Oscar Micheaux American Film Maker

 

Oscar Micheaux

Oscar Micheaux, American film maker, made his mark on American history as well as on American cinema {originally published at blackpast.org}.From South Dakota homesteader to Pullman porter to novelist to film maker…Oscar Micheaux was an American success story, his life and work embodying the traditionally American ideals of self-reliance, self-development  and enterprise con gusto.

Hollywood’s negative view of ethnics and minorities

In its early days Hollywood portrayed ethnics and minorities in a less than favorable light, to say the least, and there was no counter force that could force it to do otherwise. It was a time when business owners could mow down striking workers with Gatling guns manned by government troops and the United States Senate was largely a political lobby whose main goal was to serve the interests of big business.

And then there was Oscar Micheaux.

lynching had already claimed the lives of hundreds of black people

Oscar Micheaux was black, born to a former slave at a time (the eighteen eighties) when the savage practice of lynching had already claimed the lives of hundreds of black people whose only crime was, in many (if not almost all) cases, to have been more successful in business than their white neighbors. Having spent much of his youth on a farm in southern Illinois, a Northern area that was heavily settled by southern whites and therefore ridden with the particularly virulent strain of racism that followed on the heels of the Reconstruction period – a period in which Northerners by and large abandoned the quest for and belief in racial equality that had impelled so many of them and their parents to take up arms against the Southern slavocracy in 1861.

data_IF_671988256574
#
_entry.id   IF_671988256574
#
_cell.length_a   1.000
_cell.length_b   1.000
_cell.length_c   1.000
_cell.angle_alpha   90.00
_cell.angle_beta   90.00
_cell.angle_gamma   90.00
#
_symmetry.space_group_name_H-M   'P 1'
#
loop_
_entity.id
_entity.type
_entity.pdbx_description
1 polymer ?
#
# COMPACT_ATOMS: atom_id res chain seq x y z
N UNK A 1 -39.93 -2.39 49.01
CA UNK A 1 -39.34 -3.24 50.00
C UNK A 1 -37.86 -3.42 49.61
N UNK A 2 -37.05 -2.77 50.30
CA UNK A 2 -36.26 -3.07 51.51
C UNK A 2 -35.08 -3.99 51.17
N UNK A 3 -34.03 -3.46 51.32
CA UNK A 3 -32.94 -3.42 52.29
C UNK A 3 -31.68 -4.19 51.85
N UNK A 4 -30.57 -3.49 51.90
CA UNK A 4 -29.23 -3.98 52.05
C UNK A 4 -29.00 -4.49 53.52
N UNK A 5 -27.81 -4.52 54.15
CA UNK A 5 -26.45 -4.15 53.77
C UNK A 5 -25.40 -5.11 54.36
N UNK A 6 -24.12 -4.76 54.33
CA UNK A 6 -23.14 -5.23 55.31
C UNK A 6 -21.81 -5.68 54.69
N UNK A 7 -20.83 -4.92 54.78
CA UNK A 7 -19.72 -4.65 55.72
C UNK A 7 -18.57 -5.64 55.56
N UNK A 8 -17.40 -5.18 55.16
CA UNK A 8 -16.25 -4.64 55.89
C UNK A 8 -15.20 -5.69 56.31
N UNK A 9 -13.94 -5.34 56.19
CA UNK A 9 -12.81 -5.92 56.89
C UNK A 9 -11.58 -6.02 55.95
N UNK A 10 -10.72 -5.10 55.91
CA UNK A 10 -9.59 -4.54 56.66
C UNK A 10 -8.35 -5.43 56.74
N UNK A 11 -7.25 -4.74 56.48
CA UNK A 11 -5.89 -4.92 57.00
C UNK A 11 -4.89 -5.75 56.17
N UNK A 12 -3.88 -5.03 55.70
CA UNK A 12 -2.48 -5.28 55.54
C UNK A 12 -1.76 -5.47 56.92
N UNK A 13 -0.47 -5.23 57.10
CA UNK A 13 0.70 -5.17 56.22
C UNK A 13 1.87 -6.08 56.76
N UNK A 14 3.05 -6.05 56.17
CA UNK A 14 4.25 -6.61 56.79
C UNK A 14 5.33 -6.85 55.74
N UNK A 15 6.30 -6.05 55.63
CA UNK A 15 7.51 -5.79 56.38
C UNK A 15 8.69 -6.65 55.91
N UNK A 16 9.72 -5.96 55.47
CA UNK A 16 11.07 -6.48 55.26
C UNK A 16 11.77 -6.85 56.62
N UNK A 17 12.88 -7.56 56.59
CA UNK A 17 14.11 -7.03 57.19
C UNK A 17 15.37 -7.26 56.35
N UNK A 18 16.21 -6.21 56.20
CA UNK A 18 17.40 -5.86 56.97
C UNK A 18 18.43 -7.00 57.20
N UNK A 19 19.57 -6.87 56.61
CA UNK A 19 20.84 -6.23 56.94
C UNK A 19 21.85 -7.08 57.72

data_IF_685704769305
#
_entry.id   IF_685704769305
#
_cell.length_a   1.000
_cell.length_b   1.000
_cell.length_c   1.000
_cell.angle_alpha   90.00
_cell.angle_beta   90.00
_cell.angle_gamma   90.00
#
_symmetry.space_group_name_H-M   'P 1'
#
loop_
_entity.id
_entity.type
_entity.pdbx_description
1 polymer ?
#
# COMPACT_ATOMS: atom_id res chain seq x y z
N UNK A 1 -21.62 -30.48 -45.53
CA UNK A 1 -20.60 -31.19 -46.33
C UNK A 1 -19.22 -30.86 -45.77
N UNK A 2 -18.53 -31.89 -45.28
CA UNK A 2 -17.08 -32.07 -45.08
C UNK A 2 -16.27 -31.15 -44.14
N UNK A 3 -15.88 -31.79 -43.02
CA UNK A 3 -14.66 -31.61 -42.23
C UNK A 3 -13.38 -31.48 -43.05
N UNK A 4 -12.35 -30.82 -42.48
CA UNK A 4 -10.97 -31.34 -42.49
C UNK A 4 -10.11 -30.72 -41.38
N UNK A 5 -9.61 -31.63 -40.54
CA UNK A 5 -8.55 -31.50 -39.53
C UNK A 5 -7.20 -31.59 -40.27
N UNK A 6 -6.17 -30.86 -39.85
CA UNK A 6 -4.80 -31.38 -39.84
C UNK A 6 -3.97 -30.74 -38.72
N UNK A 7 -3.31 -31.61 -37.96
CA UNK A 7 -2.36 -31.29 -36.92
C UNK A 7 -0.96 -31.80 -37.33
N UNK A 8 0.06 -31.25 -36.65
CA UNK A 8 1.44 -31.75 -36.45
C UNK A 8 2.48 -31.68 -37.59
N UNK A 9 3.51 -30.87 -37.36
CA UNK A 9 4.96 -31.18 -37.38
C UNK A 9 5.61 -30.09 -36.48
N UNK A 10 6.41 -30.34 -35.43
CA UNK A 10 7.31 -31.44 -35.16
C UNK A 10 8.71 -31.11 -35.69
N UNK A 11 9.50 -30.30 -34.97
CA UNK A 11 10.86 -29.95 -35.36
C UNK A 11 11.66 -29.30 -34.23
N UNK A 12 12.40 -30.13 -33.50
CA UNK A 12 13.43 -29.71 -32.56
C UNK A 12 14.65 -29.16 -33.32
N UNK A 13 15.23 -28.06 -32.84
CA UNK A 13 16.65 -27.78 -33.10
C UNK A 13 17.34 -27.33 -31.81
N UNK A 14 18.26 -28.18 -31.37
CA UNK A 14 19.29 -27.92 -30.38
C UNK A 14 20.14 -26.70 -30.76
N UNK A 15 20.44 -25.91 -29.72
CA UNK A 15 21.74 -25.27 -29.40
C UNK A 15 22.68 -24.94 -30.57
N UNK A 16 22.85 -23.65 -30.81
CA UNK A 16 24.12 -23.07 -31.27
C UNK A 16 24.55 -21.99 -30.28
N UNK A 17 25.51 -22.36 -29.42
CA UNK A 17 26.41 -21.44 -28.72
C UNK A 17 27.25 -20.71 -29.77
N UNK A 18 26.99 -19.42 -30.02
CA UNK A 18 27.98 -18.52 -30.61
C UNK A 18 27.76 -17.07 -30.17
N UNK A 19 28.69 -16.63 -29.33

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Novelist, film-maker and relentless self-promoter

A gifted writer, Micheaux peddled his writings door-to-door among his mostly white South Dakota neighboring farmers. Oscar Micheaux was the quintessential self-made man.  Novelist, film-maker and relentless self-promoter, Micheaux was born on a farm near Murphysboro, Illinois.  He worked briefly as a Pullman porter and then in 1904 homesteaded nearly 500 acres of land near the Rosebud Sioux Indian Reservation in South Dakota.  Micheaux published novels in Nebraska and New York and made movies in Chicago and Los Angeles.

Micheaux left “autobiographical” records in his first three novels, The Conquest (1913), The Forged Note (1915) and The Homesteader (1917), in which his protagonists play out a young black man’s life in rural, white South Dakota. Micheaux began his career with door-to-door sales of his early writings to neighboring farmers.  Encouraged by the modest success from his first novel, Micheaux gave up farming to write six other novels about this period and region. D.W. Griffith’s powerful and vitriolically anti-black movie The Birth of a Nation ironically impressed upon Michaeux the ability of a filmmaker to tell a complex, multi-character story every bit as compelling as a novel.

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